Robust commodity sales on expedited flood relief

Published September 11, 2022
KARACHI: Volunteers survey a relief camp on Saturday to collect donations and relief goods for flood-affected people across the country. The private sector and philanthropists have stepped up efforts to provide rations and meals to millions across the country, resulting in a windfall for commodity traders.—PPI 
KARACHI: Volunteers survey a relief camp on Saturday to collect donations and relief goods for flood-affected people across the country. The private sector and philanthropists have stepped up efforts to provide rations and meals to millions across the country, resulting in a windfall for commodity traders.—PPI 

KARACHI: Heavy monsoon rains and subsequent floods have opened new sales prospects for commodity traders as political parties, non-governmental organisations (NGOs), wealthy individuals and traders gear up efforts to lift rations for the flood victims.

Essential commodities including pulses, rice, sugar, tea, wheat flour, powdered milk, etc are now in high demand. Other relief items also include medicines, soaps, mosquito nets, pillows, water coolers, six-litre water bottles, and slippers, while toffees and biscuits are being sent for the children.

At a time when the prices of almost all the essential commodities, barring sugar, have reached beyond the reach of many people, wholesalers have been offering paltry discounts to various political parties and NGOs on lifting bulk quantities.

A number of shopkeepers at wholesale hub Dandia Bazaar have extended their business timings due to huge demand for food items.

Private sector more active than government in saving flood-hit people from starvation

A commodity trader said that people are lifting five kg each of flour and rice; three kg of sugar; two kg each of gram pulse and moong; 250 grams each of tea and milk powder; two kg of ghee; one packet of salt and 250 gram of soap at a price of Rs 3,660 for a ration bag.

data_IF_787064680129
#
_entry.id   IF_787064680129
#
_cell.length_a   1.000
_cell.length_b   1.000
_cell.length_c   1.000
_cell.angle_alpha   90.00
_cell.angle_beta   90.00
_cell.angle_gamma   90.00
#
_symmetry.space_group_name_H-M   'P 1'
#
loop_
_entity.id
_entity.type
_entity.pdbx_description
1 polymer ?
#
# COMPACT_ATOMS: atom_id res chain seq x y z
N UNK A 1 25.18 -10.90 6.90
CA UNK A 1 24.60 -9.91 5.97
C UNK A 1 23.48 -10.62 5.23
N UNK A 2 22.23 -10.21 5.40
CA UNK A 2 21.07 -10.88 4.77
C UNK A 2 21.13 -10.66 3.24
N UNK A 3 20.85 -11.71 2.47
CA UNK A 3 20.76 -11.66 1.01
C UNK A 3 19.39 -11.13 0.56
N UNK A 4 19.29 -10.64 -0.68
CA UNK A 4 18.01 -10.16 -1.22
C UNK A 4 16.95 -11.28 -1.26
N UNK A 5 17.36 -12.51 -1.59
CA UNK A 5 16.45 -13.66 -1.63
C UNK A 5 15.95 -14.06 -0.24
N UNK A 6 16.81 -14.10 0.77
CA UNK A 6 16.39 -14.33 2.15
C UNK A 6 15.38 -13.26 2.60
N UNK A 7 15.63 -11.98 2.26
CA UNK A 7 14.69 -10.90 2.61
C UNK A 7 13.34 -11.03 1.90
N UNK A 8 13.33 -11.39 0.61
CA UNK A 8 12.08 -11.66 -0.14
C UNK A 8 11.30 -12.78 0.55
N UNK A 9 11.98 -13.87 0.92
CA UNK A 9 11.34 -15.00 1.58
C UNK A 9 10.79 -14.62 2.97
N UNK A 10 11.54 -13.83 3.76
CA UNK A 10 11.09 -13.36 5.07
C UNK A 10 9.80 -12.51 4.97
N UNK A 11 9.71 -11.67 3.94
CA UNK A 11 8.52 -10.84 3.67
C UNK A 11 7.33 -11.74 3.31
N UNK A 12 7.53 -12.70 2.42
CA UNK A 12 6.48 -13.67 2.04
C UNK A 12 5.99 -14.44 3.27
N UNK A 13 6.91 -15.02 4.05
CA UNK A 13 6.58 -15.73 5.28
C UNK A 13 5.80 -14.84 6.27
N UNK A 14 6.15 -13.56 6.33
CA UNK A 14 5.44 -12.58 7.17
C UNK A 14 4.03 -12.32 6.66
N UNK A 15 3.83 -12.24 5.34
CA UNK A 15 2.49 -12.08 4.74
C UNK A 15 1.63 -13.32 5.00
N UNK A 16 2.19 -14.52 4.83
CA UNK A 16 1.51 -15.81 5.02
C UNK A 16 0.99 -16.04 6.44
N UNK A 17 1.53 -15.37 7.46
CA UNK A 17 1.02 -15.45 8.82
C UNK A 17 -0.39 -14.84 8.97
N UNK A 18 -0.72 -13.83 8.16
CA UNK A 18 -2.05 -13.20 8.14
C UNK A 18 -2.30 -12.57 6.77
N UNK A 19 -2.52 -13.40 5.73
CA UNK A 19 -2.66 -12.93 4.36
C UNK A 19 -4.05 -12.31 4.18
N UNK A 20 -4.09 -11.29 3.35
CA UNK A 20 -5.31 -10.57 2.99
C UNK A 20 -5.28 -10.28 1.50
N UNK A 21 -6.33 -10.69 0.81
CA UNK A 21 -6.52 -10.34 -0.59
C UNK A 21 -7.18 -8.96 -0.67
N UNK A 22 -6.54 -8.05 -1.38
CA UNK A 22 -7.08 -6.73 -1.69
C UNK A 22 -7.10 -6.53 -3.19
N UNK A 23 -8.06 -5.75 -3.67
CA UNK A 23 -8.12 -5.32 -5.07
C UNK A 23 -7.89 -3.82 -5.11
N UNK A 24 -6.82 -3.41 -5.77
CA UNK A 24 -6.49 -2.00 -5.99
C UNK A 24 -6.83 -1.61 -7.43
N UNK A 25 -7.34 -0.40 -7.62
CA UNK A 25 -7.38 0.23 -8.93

“In this difficult time, this is an ideal ration pack so far for the flood victims,” he said, adding that the above package is enough for five to seven family members for at least 15 days. As per the rate quoted by him, the quality of food appears to be average rather than high due to pricing issues.

“Floods have increased demand by 25 per cent for various essential food items,” Rauf Ibrahim, the chairman of Karachi Wholesalers Grocers Association (KWGA), told Dawn, adding that traders are offering a 5pc to 10pc discount on heavy lifting of commodity stocks.

The KWGA chief said the additional demand has emerged at a time when the cost of living for many people has already reached an alarming level owing to the meteoric rise in food prices and utility bills.

However, he said individuals and the private sector are more active than the provincial and federal governments in rescuing flood-hit people from starvation.

“I cannot predict how long the relief efforts by people from various walks of life will continue to ensure regular food supplies to the victims residing in makeshift facilities or at roadsides,” he said, fearing that these efforts can only sustain for the next two to three months.

He believes that the provincial and federal governments must take responsibility for providing special care for flood victims who will need at least one or two years to recover and return to normal life.

Mr Ibrahim said the price of rice 386 is now Rs100-125 per kg as compared to Rs60-70 in January 2022, while the Basmati Kernel price is now Rs320 as compared to Rs180 per kg. Basmati (broken) now carries prices of Rs140-170 as compared to Rs110-130 per kg.

The price of masur, moong, mash and gram pulse is now quoted at Rs320-360, Rs230-280, Rs380-420 and Rs240-300 per kg as compared to Rs210-240, Rs180-220, Rs260-300 and Rs160-200 per kg in January.

Published in Dawn, September 11th, 2022

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